6Leonberger

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No wonder Leonbergers get so big — the breed is a mix of Newfoundland, long-haired Saint Bernard, and Great Pyrenees, according to Dogtime. They typically grow to sizes ranging from 28 to 31.5 inches and 110 to 170 pounds for male dogs and 25.5 to 29.5 inches and 90 to 140 pounds for female dogs; they’re also pretty high energy, requiring a lot of exercise and attention. They’re still gentle, though, and make fantastic family dogs.

7Alaskan Malamute

If you’re looking for a low-maintenance pup, an Alaskan Malamute is not the right dog for you. If you don’t mind a pet that requires a lot of hands-on care, though — and you don’t live in too hot a climate — this beautiful breed may be exactly what you’re looking for. Dogster lists their stats as between 22 and 26 inches and 70 and 95 pounds; the American Kennel Club is a bit more specific, though, putting male dogs at around 22 inches and 85 pounds and female dogs at 23 inches and 75 pounds. They need a lot of activity — but that also means they’re quite playful. If you’re outdoorsy, a Malamute might be the perfect companion for you.

8Bernese Mountain Dog

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Per Petfinder, a typical adult male Bernese Mountain Dog is around 25 to 27.5 inches and 90 to 120 pounds, while a typical adult female of the breed measures in at 23 to 26 inches and 70 to 100 pounds. Even-tempered and obedient, they can also be “a little goofy” when they play with their families, as Dogtime puts it. They appreciate outdoor spaces in which they can run around freely.

9Bloodhound

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Despite their doggedness when it comes to tracking and trailing (that’s what they were bred for, after all), Bloodhounds are also docile and gentle pups — although you’ll need to make sure they know you’re in charge; otherwise, they can be a bit willful and stubborn. According to Dog Breed Info, male Bloodhounds usually grow to around 25 to 27 inches and 90 to 110 pounds, while female Bloodhounds average out at around 23 to 25 inches and 80 to 100 pounds.

10Irish Wolfhound

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According to the Irish Wolfhound Club of America, male Irish Wolfhounds “should be at least 32 inches tall at the shoulder and at least 120 pounds,” while female dogs should measure in at 30 or more inches and at least 105 pounds. They’re big dogs; even smaller Irish Wolfhounds are what the AKC terms “a whole lot of hound.” Average sizes are 34 to 35 inches and 140 to 180 pounds for males and 32 to 34 inches and 115 to 140 pounds for females.

Irish Wolfhounds are built for galloping, so they definitely need a lot of outdoor space to be happy. Like many large breeds, however, they’re also “gentle, noble, sensitive, and easygoing,” per Hill’s Pet.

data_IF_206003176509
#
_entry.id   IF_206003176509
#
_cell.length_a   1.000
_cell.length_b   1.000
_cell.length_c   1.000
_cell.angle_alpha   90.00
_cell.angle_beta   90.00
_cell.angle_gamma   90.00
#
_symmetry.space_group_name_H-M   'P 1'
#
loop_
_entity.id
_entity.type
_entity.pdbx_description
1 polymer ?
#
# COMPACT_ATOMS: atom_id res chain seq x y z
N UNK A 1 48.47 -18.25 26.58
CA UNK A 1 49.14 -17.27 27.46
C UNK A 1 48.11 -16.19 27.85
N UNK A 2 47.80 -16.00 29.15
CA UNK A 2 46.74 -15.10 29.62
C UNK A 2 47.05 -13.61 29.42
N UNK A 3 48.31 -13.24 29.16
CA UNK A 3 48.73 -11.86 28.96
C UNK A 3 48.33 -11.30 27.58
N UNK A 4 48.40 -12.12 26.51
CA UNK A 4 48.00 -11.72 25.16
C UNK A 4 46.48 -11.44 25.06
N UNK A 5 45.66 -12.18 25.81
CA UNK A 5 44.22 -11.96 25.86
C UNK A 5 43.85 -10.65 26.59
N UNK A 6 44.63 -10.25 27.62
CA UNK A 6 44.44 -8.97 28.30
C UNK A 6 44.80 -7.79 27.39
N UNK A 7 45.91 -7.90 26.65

11Giant Schnauzer

I actually only learned that Schnauzers come in giant sizes recently — but if your only experiences with Schnauzers are miniature or standard sized ones, don’t assume you already know everything there is to know about Giant Schnauzers by extension. As the AKC notes, the three sizes of Schnauzers are actually three different breeds.

Giant Schnauzers were bred in Germany as working farm dogs, so their size makes sense: Male dogs grow on average to around 25.5 to 27.5 inches and 65 to 95 pounds, while female dogs measure up at 23.5 to 25.5 inches and 65 to 95 pounds, according to Pet Finder. They’re a little rambunctious for small kids, but they’re also fiercely loyal and protective, making them great family dogs. Make sure you’ve got a lot of outdoor space if you’re planning on getting a Giant Schnauzer — they need to run around and exercise a lot.

12Scottish Deerhound

Scottish Deerhounds aren’t always particularly playful, but if you’re looking for a quiet, thoughtful canine companion who loves to hang out with its humans, a pup of this breed might be up your proverbial alley. Male Scottish Deerhounds are typically 30 to 32 inches and 85 to 110 pounds, while female Scottish Deerhounds are usually at least 28 inches and between 75 and 95 pounds, per the American Kennel Club.

13Anatolian Shepherd Dog

Anatolian Shepherd Dogs definitely live up to their names: They tend to “adopt” their human families the same way they would a herd of sheep or cattle. They can be fierce around strangers, but it’s all to protect their “flock;” they’re caring and gentle with their humans. They’re also, predictably, enormous — according to Petful, male dogs are usually around 29 inches and 110 to 150 pounds, with female dogs coming in at 27 inches and 80 to 120 pounds.

14Kuvasz

Kuvaszes aren’t easy to train — they’re quite independent — but they’re also sweethearts with their humans. Just know that they can be a lot to wrestle with; male dogs are usually around 28 to 30 inches and 100 to 115 pounds. Female dogs aren’t much smaller, typically coming in at 26 to 28 inches and 70 to 90 pounds.